- Paradoxically, though fewer social media managers who work in the office full-time are satisfied with their work/life balance (63%) than those with a hybrid schedule or who work remotely (72%), more of those who work in the office (81%) say they are happy at work than hybrid or remote workers (76%). Why? The report authors speculate that factors like connecting daily with coworkers face-to-face may more than compensate for work/life balance concerns.
- Per the report, “Almost all salaried social marketers (95%) reported that their organization offers at least some company benefits,” with health coverage, sick days, and retirement programs topping the list. Unfortunately, only 23% of employees financially support volunteering days, though organizing corporate social responsibility (CSR) programs benefit brands, their employees, and their communities alike.
- Overall, 77% of social media marketers are happy in their jobs—making them 25% more likely to express job satisfaction that American workers in general or other marketing professionals (62%).
Is it really a full-time job though? Only 11% of social media managers say they spend more than 90% of their time on social media tasks, while 56% spend less than half of their day on social.
- Among the most challenging tasks for social media managers are managing influencer marketing partnerships; sourcing user-generated content (UGC); producing videos; and tracking/reporting on analytics. Social listening and responding to comments are among the easier tasks, making all the more surprising that nearly 40% of brands fail at brand monitoring.
- The average social media manager in the U.S. earns $78,475 per year. That figure rises, not surprisingly, with experience and advanced degrees. Social media managers who work as freelancers or for agencies also earn slightly more on average than corporate social media marketers.
- Though men are paid more on average than women in this field, women dominate numerically at every level, even in the highest ranks of leadership; just 44% of VP and C-level social media marketing professionals are male.
- Social media managers earn less than most of their marketing peers; $73,568 overall, compared to SEO mangers ($89,687), content marketing managers ($98,809), or digital marketing managers ($109,757). That’s arguably not wise, since as the report notes, social media managers are often “the face and voice of your company.”
- On the other hand, the job security is pretty good. Per the report, “across all industries, social marketers were far more likely to be kept than cut.” Just 7% of social media managers have been laid off in the past year, and in the nonprofit sector, the figure was just 4%.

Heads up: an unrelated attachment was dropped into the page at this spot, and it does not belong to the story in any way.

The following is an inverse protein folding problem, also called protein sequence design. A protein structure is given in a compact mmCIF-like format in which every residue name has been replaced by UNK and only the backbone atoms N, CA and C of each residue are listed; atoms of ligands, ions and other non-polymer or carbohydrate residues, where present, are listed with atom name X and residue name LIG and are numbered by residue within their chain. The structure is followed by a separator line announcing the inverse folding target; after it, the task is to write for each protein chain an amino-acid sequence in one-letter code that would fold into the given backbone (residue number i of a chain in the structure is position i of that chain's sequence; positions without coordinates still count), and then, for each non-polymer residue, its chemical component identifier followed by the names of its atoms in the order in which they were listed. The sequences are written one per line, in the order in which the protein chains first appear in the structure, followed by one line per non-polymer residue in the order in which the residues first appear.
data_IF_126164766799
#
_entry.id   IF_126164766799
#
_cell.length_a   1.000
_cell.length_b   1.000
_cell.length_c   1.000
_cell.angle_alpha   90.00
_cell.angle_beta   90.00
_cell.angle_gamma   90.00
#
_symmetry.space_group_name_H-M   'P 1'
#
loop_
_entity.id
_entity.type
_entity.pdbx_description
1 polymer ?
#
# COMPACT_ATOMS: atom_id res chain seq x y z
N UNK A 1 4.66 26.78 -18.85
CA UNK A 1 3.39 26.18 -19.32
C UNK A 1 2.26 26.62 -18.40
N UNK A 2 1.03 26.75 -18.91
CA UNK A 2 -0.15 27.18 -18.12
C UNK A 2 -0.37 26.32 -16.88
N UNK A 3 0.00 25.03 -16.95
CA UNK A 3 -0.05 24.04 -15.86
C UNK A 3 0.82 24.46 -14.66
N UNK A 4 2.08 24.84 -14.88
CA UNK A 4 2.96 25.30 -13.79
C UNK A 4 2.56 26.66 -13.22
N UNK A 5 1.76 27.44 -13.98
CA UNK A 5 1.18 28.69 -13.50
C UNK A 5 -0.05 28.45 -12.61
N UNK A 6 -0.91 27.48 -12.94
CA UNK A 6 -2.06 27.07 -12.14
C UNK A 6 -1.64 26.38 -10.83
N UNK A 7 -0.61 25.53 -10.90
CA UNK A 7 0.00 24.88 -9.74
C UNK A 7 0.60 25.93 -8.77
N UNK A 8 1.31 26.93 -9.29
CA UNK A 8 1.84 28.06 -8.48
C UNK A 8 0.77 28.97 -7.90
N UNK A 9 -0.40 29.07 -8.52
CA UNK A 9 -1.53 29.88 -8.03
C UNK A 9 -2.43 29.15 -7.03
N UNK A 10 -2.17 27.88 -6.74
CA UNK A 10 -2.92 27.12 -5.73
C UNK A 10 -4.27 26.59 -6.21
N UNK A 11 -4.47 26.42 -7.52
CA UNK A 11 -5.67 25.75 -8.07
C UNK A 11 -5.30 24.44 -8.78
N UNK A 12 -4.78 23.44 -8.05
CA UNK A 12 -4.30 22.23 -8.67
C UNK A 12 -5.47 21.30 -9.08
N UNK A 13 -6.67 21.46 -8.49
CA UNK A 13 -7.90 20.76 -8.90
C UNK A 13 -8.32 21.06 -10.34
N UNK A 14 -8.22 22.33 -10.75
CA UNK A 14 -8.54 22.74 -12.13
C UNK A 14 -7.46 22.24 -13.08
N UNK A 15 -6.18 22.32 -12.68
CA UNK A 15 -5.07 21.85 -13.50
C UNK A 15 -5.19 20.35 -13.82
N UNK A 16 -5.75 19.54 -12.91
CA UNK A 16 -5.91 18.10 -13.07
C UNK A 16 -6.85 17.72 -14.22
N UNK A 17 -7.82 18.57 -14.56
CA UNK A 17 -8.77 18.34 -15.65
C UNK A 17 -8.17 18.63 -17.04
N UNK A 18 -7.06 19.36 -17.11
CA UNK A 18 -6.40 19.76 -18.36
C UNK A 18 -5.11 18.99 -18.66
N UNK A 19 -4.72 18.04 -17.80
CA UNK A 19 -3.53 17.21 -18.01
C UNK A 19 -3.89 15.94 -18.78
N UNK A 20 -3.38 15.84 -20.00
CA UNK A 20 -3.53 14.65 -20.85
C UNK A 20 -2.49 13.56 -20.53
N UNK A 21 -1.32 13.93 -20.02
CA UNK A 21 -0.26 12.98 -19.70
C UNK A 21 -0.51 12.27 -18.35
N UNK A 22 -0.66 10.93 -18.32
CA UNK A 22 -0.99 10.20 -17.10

There is much, much more here, including breakouts by gender, region, employer type, and team size. Download the full 80-page report to get all of the details.
Facebook Ads: Evolving Strategies, Rising Costs
What’s the latest in trends, costs, and strategies being deployed on Meta platforms (Facebook, Instagram, and Messenger)? Metricool delivers their research findings directly in this post (not gated), Facebook Ads 2023 Study: Improve Your Strategy With This Data.
Among the key findings:
- Brand awareness campaigns are the cheapest, while lead gen and sales campaigns are the most expensive. The investment is 10 times more expensive for ads targeted to attract clients ($3.14 CPM) or sales ($2.39 CPM) compared to brand awareness campaigns ($0.34 CPM).
- The two most common types of campaigns are sales-oriented (29.3%) and lead gen (25.6%). App promotion campaigns least common, at just 1.2%.
- However, app promotion campaigns are the most expensive to run — $1,888 on average, roughly twice as much as sales campaigns ($956).
- Lead gen campaigns have the most expensive cost per click, at $0.20. Brand awareness runs 12 cents per click, on average, while traffic campaigns are least costly at just four cents per click.
There’s much more detail in the full post, including geographic breakdowns of the cost data, so check that out.
The most effective content marketing and social media campaigns are data-driven. Studies like these can help estimate costs, plan strategies, and benchmark your results against industry peers.